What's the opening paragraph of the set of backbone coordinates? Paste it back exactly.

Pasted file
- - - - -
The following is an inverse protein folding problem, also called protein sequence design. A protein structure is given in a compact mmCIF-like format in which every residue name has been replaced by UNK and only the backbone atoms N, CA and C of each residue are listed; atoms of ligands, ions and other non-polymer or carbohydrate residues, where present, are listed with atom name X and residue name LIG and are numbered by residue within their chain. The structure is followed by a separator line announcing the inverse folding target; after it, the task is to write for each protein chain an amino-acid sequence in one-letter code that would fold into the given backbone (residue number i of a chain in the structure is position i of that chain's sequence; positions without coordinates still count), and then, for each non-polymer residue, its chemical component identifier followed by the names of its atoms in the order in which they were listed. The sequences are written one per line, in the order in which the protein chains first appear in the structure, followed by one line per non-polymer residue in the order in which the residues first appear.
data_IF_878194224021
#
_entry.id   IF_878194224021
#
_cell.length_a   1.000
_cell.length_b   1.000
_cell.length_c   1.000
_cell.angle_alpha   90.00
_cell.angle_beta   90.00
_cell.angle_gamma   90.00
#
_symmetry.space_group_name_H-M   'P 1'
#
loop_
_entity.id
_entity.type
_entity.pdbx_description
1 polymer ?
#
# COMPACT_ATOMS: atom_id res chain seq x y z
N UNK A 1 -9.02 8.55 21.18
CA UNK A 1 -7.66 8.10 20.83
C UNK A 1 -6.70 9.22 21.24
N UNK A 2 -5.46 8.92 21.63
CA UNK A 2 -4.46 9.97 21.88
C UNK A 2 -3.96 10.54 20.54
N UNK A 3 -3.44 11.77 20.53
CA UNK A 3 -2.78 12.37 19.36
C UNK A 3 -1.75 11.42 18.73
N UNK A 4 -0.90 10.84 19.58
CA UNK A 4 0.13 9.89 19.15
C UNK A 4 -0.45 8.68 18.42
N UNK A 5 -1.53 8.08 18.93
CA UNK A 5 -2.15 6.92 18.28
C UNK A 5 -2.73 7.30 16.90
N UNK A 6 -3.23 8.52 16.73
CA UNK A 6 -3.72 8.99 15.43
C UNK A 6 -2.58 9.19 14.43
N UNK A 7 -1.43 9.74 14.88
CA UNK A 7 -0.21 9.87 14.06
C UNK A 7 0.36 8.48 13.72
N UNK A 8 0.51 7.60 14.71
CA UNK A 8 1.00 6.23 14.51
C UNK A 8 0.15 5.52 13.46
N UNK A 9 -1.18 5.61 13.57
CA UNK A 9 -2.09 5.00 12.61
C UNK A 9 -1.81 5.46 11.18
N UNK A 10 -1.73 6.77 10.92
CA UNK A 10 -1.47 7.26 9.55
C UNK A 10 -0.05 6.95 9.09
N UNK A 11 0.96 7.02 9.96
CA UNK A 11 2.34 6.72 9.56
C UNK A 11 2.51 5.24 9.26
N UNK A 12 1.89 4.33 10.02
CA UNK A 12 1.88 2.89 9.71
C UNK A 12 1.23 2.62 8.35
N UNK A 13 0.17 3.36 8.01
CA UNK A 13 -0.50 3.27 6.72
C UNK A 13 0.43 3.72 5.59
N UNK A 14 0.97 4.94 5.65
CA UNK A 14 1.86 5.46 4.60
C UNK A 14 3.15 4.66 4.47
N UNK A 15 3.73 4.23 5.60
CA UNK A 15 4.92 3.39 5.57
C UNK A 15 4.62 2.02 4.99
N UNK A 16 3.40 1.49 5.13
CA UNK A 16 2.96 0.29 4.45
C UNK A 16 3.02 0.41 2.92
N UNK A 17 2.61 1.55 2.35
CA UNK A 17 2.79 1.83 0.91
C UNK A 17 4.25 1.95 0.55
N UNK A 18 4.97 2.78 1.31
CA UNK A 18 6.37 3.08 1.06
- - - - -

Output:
The following is an inverse protein folding problem, also called protein sequence design. A protein structure is given in a compact mmCIF-like format in which every residue name has been replaced by UNK and only the backbone atoms N, CA and C of each residue are listed; atoms of ligands, ions and other non-polymer or carbohydrate residues, where present, are listed with atom name X and residue name LIG and are numbered by residue within their chain. The structure is followed by a separator line announcing the inverse folding target; after it, the task is to write for each protein chain an amino-acid sequence in one-letter code that would fold into the given backbone (residue number i of a chain in the structure is position i of that chain's sequence; positions without coordinates still count), and then, for each non-polymer residue, its chemical component identifier followed by the names of its atoms in the order in which they were listed. The sequences are written one per line, in the order in which the protein chains first appear in the structure, followed by one line per non-polymer residue in the order in which the residues first appear.